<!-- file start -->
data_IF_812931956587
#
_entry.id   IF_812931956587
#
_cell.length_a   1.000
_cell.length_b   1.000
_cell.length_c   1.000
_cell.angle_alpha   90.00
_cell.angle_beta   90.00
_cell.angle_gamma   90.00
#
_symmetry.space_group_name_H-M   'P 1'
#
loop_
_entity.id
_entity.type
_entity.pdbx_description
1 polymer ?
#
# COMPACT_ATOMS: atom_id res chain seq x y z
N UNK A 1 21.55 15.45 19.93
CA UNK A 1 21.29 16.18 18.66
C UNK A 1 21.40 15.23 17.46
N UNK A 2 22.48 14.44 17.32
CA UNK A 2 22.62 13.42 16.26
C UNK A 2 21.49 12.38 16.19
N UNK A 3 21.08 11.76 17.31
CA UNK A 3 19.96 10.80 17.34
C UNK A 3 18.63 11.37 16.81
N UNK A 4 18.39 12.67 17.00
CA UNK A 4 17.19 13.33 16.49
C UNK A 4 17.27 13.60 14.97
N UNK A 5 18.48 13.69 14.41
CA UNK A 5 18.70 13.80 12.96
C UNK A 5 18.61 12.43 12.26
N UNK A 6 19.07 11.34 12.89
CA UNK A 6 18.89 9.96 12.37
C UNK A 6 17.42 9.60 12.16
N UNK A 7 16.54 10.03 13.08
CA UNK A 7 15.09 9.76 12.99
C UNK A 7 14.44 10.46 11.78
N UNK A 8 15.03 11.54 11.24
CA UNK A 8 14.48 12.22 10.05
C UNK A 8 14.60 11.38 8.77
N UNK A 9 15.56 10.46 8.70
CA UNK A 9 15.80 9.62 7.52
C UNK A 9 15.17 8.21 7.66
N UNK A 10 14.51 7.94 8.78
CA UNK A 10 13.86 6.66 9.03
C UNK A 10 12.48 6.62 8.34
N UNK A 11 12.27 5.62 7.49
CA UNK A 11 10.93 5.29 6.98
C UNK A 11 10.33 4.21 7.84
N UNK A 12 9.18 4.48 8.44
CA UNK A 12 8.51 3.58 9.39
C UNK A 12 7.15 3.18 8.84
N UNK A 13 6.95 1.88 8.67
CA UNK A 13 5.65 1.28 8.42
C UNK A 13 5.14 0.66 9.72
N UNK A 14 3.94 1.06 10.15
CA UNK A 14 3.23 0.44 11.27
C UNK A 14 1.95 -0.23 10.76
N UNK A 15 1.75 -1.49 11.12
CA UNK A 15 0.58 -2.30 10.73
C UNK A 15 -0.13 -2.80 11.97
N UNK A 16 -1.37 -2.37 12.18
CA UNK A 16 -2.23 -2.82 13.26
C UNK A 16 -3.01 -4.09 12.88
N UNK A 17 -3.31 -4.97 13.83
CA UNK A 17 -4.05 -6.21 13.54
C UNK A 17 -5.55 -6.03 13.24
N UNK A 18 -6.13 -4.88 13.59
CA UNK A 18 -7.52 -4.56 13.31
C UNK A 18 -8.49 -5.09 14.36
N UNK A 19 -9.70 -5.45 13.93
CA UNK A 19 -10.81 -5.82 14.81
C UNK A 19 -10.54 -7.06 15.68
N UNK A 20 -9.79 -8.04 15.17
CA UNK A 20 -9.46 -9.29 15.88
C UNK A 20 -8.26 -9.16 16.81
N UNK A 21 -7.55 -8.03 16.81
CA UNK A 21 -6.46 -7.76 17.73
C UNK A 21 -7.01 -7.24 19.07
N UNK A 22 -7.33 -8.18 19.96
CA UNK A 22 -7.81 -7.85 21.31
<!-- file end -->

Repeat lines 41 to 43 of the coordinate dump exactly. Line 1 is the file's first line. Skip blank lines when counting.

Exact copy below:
C UNK A 7 14.44 10.46 11.78
N UNK A 8 15.03 11.54 11.24
CA UNK A 8 14.48 12.22 10.05